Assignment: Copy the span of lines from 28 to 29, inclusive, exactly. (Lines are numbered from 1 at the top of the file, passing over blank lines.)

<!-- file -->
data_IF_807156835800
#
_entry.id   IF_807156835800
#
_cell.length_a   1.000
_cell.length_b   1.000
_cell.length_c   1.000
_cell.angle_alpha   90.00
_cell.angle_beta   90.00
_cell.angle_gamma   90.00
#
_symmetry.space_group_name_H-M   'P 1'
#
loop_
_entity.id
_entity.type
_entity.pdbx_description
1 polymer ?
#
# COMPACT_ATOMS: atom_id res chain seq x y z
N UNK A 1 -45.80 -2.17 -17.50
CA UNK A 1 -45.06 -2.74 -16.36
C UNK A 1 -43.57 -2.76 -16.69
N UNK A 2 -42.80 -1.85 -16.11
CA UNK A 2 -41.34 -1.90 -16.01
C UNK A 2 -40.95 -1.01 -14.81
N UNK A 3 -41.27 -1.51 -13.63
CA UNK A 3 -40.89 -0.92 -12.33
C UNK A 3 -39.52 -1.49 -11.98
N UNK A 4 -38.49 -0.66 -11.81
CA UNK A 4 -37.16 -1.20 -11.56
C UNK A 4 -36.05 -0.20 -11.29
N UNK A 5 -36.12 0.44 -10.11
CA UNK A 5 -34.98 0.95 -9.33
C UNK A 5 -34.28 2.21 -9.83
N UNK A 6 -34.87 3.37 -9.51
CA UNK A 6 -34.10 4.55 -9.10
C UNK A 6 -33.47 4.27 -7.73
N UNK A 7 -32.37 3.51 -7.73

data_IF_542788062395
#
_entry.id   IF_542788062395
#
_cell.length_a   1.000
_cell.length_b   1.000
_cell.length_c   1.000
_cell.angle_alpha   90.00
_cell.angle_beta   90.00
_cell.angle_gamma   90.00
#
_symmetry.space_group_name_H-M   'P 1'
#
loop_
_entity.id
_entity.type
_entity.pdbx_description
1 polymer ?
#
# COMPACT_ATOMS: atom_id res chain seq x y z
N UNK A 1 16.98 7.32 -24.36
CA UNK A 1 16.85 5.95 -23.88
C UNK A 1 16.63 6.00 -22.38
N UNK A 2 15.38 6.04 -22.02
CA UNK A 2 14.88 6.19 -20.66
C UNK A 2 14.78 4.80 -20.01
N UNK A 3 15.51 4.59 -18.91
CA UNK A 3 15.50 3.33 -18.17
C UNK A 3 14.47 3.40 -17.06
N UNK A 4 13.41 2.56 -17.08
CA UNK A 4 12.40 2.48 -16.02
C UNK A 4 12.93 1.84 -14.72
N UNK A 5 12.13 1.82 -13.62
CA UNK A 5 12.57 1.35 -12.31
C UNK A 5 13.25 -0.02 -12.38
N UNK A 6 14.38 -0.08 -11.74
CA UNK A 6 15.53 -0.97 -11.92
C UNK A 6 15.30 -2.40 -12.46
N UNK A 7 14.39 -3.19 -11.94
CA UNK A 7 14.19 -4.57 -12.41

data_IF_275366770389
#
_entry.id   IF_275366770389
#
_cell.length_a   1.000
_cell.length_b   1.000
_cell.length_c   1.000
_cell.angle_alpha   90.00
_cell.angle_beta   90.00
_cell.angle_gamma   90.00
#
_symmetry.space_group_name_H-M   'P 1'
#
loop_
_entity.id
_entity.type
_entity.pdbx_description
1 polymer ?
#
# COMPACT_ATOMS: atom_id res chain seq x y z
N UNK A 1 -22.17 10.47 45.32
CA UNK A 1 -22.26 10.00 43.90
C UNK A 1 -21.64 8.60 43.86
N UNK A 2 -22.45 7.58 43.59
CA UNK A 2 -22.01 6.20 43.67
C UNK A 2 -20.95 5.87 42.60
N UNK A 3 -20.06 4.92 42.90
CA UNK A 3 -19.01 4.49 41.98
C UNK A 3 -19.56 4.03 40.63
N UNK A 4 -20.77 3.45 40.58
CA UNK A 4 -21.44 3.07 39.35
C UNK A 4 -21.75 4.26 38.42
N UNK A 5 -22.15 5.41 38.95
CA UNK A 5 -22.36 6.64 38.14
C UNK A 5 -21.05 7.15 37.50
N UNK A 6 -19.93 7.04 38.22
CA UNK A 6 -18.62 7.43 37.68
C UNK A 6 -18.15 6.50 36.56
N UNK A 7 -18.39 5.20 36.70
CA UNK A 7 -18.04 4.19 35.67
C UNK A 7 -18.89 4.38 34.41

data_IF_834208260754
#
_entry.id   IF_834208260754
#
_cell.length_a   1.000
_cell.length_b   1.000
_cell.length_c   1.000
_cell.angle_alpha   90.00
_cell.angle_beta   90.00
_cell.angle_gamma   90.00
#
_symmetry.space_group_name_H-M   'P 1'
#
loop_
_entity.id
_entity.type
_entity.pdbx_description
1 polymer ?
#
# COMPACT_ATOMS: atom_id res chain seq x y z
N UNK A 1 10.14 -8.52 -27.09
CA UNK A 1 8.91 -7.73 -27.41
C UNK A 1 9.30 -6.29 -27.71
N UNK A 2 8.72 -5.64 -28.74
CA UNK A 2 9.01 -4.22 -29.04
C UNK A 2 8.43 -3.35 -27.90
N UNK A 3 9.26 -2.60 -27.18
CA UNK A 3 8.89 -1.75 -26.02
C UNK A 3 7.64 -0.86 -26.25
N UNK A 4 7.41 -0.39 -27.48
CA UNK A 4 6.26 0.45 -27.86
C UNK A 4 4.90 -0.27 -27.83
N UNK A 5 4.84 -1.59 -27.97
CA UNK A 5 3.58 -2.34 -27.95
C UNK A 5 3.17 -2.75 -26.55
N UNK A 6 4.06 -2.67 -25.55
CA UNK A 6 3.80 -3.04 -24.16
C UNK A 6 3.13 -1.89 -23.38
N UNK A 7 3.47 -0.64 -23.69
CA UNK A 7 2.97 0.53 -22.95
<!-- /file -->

CA UNK A 3 -40.89 -0.92 -12.33
C UNK A 3 -39.52 -1.49 -11.98